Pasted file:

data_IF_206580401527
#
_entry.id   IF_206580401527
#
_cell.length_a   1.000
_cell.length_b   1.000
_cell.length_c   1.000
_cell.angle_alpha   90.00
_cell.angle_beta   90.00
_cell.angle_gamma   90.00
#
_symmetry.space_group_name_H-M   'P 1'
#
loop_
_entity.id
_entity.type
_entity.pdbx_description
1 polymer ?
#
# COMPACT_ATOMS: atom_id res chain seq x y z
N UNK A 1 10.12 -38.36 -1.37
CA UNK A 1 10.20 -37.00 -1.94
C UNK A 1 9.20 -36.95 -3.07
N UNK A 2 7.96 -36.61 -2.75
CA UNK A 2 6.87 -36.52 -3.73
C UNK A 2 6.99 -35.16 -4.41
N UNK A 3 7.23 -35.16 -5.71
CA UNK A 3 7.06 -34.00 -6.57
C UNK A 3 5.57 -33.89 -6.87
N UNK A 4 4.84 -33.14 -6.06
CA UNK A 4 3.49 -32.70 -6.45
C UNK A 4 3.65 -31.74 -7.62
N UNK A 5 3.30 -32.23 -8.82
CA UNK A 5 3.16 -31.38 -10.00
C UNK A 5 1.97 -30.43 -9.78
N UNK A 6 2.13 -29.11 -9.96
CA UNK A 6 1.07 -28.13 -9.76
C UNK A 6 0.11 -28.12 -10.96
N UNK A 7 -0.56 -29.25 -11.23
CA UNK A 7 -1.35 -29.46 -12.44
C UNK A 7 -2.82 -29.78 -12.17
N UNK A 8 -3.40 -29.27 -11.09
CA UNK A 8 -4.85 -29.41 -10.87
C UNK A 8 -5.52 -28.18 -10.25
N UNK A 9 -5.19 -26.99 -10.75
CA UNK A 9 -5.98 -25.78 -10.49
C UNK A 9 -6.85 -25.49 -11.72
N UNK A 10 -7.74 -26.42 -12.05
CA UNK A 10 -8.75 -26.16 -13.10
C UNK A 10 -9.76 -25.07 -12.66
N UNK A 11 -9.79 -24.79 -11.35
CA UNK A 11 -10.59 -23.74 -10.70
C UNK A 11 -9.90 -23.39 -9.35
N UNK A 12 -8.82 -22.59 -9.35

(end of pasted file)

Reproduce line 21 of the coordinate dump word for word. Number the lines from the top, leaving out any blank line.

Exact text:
N UNK A 1 10.12 -38.36 -1.37